Nicola Sturgeon used the first anniversary of Scotland’s independence referendum to call on David Cameron to keep the promise he made to voters a year ago.

“What people see at Westminster is a Tory government failing to fully deliver on the vow it made on more powers for our parliament”, the SNP leader claimed on Friday.

A new Scotland Bill, which gives the Scottish Parliament more powers to raise taxes and control welfare spending, among other things, is currently going through Westminster.

The Prime Minister insists that this means the so-called “Vow” he signed along with the then Labour and Lib Dem leaders on the eve of the #indyref is being implemented in full.

The SNP say they are so unhappy with the legislation as it stands and are threatening to block it.

Has Mr Cameron really reneged on the promise he made last September?

What was “the Vow”?

This was the famous promise made to Scots at the eleventh hour by David Cameron, Ed someone and Nick someone, as featured on the front page of the Daily Record:


As solemn vows go, this one was pretty vague: “permanent and extensive new powers” were on offer, but no more detail was forthcoming.

It was left to the Smith Commission to try to come up with the fine print – a long list of new powers to be handed over to Holyrood, as agreed by representatives of the major parties in November last year.

The British government says it is honouring the Smith agreement in full with its new Scotland Bill.

The SNP’s position on Smith was complicated: the party signed off on the agreement, but quickly said the proposals did not go far enough.

Now the argument centres on whether the Scotland Bill really translates Smith into law, or whether the British government is rowing back on the detailed promises it made last year.

How much power is on offer?

The Bill gives the Scottish Parliament the power to set rates and bands of income tax. Holyrood will keep all of the income tax raised in Scotland, and half the VAT. The British government says these and other new tax-raising powers are worth about £15bn.

New welfare powers are said to be worth around £2.5bn, and Scottish governments will have more control over roads, onshore oil and gas extraction, management of the Crown Estate and more.

Analysts from the Scottish Parliament Information Centre concluded that the fiscal changes set out in the Smith Commission would mean Holyrood was one of the most economically powerful devolved parliaments in the world, compared to federal systems like Germany and Switzerland:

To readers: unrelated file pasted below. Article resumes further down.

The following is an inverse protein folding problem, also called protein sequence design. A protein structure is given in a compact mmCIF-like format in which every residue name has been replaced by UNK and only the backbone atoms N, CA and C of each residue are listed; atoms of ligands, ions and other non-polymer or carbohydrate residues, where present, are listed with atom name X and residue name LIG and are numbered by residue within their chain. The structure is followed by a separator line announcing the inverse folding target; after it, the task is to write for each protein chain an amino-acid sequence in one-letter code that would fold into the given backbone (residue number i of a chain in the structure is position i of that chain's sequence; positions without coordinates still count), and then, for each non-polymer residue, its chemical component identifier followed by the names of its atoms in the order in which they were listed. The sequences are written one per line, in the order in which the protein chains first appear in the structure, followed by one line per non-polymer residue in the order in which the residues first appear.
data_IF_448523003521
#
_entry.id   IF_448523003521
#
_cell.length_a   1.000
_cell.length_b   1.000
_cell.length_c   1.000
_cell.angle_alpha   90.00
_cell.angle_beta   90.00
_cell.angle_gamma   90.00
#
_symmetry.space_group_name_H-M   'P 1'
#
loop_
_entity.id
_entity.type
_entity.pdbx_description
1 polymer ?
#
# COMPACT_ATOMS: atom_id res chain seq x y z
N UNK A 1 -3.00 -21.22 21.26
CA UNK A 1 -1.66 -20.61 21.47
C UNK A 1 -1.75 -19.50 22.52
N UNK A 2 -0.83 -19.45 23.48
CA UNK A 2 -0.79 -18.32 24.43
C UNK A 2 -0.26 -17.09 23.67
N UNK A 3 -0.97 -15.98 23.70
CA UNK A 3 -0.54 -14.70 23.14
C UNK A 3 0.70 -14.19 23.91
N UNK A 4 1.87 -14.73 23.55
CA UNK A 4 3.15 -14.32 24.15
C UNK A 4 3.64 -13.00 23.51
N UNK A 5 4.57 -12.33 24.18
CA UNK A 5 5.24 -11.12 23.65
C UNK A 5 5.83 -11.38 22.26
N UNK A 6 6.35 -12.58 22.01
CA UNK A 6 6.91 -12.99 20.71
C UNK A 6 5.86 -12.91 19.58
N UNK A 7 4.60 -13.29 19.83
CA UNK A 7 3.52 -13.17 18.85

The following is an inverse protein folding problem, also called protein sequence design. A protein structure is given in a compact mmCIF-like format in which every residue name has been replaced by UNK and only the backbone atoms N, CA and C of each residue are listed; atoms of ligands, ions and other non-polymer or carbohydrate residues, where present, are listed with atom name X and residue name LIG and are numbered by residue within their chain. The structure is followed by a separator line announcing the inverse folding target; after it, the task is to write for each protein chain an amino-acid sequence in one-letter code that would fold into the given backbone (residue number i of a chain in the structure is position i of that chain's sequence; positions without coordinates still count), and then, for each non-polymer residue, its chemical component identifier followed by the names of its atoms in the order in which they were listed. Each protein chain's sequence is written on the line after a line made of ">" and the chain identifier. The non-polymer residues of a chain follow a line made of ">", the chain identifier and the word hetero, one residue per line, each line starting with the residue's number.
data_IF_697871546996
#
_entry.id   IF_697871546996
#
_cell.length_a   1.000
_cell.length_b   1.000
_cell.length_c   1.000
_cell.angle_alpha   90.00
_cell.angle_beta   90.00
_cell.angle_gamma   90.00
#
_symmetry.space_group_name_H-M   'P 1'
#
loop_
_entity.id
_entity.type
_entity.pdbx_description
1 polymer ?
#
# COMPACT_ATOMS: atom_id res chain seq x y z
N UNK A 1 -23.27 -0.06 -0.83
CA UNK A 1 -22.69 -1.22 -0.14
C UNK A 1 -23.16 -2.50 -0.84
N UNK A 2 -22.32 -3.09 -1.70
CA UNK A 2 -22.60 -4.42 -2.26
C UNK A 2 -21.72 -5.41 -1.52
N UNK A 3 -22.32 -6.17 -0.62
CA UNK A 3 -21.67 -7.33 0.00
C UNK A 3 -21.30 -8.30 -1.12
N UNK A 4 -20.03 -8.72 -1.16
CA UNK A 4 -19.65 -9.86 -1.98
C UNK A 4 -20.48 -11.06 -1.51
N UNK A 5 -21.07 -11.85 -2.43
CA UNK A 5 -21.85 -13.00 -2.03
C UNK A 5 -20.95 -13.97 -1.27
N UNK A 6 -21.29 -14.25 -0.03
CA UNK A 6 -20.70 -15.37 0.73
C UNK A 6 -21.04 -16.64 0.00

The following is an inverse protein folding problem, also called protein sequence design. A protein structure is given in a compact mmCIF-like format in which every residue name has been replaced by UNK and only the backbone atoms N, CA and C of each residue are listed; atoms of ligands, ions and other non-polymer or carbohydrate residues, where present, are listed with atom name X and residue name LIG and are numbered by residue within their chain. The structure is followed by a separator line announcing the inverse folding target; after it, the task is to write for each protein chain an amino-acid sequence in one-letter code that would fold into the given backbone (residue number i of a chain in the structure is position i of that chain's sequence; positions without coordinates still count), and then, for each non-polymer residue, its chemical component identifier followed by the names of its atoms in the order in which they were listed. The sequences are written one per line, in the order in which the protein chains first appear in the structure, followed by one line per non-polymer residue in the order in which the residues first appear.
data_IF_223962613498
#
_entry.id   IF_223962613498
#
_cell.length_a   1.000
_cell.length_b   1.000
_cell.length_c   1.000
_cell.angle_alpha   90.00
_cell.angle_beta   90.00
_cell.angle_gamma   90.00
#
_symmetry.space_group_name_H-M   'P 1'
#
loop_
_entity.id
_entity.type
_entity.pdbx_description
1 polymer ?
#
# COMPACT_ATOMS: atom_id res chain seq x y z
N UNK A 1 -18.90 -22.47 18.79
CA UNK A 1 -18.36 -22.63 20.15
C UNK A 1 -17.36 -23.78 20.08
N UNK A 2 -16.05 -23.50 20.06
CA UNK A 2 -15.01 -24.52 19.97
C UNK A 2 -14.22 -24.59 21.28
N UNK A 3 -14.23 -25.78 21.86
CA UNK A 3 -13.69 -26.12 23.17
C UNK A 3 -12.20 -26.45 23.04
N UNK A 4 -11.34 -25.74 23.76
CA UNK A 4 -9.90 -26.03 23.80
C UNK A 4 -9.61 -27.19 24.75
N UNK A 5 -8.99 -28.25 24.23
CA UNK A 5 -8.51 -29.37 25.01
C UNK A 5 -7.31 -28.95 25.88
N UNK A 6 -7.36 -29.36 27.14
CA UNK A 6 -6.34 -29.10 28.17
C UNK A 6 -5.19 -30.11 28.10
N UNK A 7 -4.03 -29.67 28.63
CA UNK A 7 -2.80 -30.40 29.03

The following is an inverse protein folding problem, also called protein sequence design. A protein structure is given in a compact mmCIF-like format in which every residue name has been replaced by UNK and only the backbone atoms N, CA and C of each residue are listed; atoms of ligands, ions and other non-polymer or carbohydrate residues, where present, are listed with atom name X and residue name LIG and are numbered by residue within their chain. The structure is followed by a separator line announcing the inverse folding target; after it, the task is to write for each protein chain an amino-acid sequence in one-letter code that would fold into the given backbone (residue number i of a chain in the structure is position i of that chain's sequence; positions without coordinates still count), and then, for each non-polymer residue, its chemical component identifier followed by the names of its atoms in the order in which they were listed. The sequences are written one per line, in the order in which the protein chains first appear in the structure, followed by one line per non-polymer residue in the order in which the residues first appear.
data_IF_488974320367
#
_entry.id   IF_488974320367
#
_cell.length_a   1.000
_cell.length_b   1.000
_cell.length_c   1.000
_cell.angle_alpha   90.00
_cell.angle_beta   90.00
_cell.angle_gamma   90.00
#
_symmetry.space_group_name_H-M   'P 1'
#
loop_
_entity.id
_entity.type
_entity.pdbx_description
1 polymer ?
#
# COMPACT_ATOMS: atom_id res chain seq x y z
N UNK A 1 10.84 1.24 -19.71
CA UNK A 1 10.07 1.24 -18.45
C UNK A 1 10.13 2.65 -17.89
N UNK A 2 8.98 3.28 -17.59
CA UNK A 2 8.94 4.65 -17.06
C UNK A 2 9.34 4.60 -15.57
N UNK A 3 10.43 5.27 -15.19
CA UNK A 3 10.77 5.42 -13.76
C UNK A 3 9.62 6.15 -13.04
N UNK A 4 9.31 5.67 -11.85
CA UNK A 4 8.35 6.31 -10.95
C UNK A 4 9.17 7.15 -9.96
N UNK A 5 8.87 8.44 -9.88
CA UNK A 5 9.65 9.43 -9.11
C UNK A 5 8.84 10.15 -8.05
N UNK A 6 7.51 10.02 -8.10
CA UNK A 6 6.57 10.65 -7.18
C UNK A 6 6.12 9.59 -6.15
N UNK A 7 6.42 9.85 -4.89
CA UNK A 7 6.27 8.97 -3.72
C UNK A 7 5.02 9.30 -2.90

Clearly, these are significant new powers, so it’s hard to say that the the letter of the “vow” has been broken – but that’s hardly surprising, given how vague that promise was.

Why is the SNP unhappy?

We asked the party for a list of its outstanding concerns about the Scotland Bill. Five of them concern welfare:

  • The UK Government would have an effective “veto” over changes to Universal Credit and other parts of the welfare system
  • The Smith recommendation for a power to create new benefits in devolved areas is “incredibly limited”
  • The ability to top up reserved benefits has been watered down
  • The Scottish Parliament would be prevented from creating additional benefits
  • There are  “unwarranted restrictions” on carers’ benefits

Two of the objections relate to employment:

  • The Bill limits the Scottish Parliament’s competency on services for disabled people and those at risk of long-term unemployment
  • It won’t hand over control of all employment support services delivered by the Department of Work and Pensions, as promised

The final objection concerns the Sewel Convention, which states: “Westminster would not normally legislate with regard to devolved matters in Scotland without the consent of the Scottish parliament”.

The Smith agreement says this principle should “be put on a statutory footing”. But the SNP says:

  • The Sewel Convention has not been put on statutory footing in the legislation, as Smith proposed – rather the existence of the convention is simply recognised.

It’s hard to say whether these things will prove to be real deal-breakers, or whether they can be hammered out before the Bill becomes law.

On some of the points, particularly the last one, even leading experts disagree on the rights and wrongs.

Consitutional lawyers are divided on whether the Scotland Bill actually makes the Scottish parliament permanent, or just says that it is.

David Cameron indicated today that the government will table an amendment to the Bill which may settle this point.

What happens now?

The Bill will return to the House of Commons soon for the report stage – which means MPs from all sides can table amendments calling for the bill to be changed.

The government has already voted down SNP and Labour amendments calling for full fiscal autonomy and new welfare powers, saying these fell outside the terms agreed by the Smith Commission.

But it is not impossible that further amendments could see a compromise reached between the British government and the SNP.

However, there is also a separate argument ranging about the “fiscal framework” surrounding the deal.

Because Scotland would get new powers to raise taxes, it would see the Block Grant it gets from Westminster reduced, and this is the subject of wrangling between the Treasury and the Scottish Government.

Scottish finance secretary John Swinney has threatened to block the Scotland Bill’s passage into law if a deal cannot be struck.

It is possible that the SNP could scupper the Bill by voting against it in Holyrood, which would mean that the process of further devolution that began with the signing of the “vow” just over a year ago could yet come to a shuddering halt.